Preparing Future Nurses to Respond to Emergencies at the Triennial Airport Disaster Exercise

In a step to improve preparedness for major emergencies in Hawaii, the State of Hawaii’s Department of Transportation (DOT) held the Triennial Airport Disaster Exercise (TADE) on October 20, 2023. This year among the multiple federal, state, and local agencies participating were three 3 nursing schools: UHM Nursing, Chaminade, and Hawaii Pacific University. The TADE is a full-scale airport disaster exercise involving a complex airplane crash scenario. Nursing students were invited to join to provide an opportunity to practice vital skills needed for disaster response.

Triennial Airport Disaster Exercise

Dr. Michele Bray, UHM Nursing faculty, who was key in orchestrating nursing activities during the TADE, described the significance of the activity: “Training nursing students for emergency preparedness and response is not just important for nursing education, but important for our community.” She stressed that through exercises like TADE, “we instill in our students the critical thinking and adaptability they’ll need in real-world disaster scenarios, ensuring they’re ready to serve their communities when the need arises.”

Students at Triennial Airport Disaster Exercise

To prepare for their roles in the TADE, nursing students received training on disaster management and practical skills such as first aid and triage. During the exercise, students stepped into varied roles including first responders responsible for conducting disaster triage and first aid, field hospital care team members, and task force leaders. In each role, students practiced interprofessional communication and critical decision-making. Senior student Logan-Redd Ledda participated in the TADE and shared that “I did disaster triage and provided first aid to injured people. If there’s one thing I’ll remember, it is that communication and leadership are key in situations like this to avoid casualties. It was fun to work with the other professions and students from other nursing schools.”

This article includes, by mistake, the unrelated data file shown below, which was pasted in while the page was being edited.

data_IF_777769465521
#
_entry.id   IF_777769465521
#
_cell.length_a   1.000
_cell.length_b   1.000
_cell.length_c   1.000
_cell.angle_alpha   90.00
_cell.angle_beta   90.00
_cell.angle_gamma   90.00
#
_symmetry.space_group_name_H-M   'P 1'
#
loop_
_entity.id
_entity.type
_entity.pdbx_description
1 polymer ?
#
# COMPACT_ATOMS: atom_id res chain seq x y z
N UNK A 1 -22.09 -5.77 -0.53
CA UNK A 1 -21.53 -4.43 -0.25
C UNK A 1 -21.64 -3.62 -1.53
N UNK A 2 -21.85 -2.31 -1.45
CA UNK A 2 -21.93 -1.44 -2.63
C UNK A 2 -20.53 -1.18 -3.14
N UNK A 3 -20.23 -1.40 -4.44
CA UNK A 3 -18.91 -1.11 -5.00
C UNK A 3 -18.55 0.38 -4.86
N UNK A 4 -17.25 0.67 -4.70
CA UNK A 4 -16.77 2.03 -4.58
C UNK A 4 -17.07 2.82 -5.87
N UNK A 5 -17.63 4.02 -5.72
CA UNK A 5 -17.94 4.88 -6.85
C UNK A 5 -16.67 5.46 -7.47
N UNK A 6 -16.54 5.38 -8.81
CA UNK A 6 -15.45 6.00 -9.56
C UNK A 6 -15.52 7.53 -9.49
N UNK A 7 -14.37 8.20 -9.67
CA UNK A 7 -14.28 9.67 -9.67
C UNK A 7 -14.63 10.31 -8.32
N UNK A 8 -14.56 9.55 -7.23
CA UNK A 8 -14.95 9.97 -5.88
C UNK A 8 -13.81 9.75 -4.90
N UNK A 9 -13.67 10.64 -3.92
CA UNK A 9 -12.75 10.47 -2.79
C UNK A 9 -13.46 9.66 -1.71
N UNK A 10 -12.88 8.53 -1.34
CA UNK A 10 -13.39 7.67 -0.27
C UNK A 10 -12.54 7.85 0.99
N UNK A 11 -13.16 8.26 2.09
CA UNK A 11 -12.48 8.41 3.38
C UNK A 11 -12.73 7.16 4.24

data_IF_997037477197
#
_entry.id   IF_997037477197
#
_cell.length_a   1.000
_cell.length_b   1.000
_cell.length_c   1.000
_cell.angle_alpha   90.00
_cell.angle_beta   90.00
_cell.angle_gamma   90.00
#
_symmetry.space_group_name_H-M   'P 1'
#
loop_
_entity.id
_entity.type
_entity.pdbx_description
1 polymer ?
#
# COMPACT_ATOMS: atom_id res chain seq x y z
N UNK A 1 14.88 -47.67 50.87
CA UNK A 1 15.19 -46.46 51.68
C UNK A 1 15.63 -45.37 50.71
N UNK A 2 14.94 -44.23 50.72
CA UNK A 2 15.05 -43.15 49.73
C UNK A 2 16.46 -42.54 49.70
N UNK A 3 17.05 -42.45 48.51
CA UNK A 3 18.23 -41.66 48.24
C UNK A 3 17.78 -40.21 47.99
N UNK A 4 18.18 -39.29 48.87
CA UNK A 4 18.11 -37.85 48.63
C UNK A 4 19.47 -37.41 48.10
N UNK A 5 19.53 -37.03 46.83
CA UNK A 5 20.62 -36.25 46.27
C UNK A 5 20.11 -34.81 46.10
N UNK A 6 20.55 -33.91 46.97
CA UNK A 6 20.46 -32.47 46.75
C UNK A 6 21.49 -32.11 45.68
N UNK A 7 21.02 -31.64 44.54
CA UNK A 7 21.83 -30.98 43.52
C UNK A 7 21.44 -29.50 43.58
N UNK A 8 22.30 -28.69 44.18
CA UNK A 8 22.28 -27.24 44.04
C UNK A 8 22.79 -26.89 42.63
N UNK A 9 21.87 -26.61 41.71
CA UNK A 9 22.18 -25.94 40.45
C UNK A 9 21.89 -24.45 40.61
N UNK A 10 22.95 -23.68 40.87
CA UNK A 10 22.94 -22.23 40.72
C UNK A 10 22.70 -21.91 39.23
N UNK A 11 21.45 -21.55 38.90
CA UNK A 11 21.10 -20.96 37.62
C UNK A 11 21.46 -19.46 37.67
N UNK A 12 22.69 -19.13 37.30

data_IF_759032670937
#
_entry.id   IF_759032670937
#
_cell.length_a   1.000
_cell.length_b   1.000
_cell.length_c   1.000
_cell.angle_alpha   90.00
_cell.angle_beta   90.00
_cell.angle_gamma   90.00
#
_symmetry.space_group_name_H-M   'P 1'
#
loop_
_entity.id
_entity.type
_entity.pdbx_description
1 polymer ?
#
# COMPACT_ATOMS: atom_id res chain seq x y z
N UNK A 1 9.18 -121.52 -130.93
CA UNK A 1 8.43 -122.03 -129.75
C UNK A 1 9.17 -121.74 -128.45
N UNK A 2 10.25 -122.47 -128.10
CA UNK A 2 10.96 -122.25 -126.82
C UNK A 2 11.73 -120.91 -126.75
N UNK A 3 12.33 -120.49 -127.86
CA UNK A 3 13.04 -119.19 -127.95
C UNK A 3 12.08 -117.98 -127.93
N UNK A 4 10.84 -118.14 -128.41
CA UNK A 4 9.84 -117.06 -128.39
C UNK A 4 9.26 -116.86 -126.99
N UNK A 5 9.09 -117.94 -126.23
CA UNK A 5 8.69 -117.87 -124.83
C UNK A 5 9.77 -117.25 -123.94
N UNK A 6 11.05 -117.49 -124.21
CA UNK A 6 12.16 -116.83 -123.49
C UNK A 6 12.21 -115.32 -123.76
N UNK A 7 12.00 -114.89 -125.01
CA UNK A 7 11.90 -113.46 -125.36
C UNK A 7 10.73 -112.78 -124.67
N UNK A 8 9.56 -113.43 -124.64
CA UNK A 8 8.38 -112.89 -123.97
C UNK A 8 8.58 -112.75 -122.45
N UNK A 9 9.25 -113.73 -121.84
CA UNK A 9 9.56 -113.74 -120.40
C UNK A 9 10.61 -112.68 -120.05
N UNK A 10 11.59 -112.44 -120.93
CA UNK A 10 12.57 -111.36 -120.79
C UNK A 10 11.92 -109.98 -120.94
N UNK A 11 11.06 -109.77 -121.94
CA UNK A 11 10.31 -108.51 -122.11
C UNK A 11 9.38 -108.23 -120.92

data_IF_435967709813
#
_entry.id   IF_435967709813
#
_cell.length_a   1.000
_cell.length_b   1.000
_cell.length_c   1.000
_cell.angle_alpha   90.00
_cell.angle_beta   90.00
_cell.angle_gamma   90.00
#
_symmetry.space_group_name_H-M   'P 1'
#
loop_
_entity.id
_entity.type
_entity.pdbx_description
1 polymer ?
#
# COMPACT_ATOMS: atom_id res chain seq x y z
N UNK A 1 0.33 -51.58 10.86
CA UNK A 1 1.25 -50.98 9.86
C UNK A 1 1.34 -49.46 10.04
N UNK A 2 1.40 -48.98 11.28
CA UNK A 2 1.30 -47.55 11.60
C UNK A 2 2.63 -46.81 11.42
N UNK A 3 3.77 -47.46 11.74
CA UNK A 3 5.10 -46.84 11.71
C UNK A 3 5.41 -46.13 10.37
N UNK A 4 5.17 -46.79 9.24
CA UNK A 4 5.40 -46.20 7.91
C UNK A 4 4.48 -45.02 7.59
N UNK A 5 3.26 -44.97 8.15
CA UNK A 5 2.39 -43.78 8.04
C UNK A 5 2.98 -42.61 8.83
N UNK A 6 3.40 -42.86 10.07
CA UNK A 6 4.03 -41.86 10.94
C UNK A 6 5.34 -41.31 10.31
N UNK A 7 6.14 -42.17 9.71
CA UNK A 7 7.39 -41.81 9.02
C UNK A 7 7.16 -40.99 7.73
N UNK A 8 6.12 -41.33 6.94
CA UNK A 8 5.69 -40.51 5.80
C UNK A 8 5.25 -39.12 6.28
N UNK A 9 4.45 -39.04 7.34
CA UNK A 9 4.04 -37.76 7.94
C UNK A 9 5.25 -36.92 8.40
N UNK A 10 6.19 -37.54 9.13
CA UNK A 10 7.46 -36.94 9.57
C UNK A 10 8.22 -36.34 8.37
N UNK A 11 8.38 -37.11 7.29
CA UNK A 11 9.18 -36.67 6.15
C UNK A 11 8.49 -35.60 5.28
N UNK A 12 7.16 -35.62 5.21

Dr. Gary Glauberman, who served as an evaluator for the event, remarked on how valuable the partnership between the nursing schools and the DOT has been, saying “Engaging with community partners through TADE allows us to provide nursing students an unparalleled learning experience while working synergistically with local agencies and seasoned professionals in the field.”

With the growing emphasis on enhancing nurses’ disaster readiness in healthcare and the increasing scale and impact of health emergencies locally and globally, building disaster response abilities among nursing professionals has never been more important. Immersive learning experiences like the TADE may inspire the next generation of nurses to confidently and effectively respond to emergencies affecting our state and beyond.

Back To Top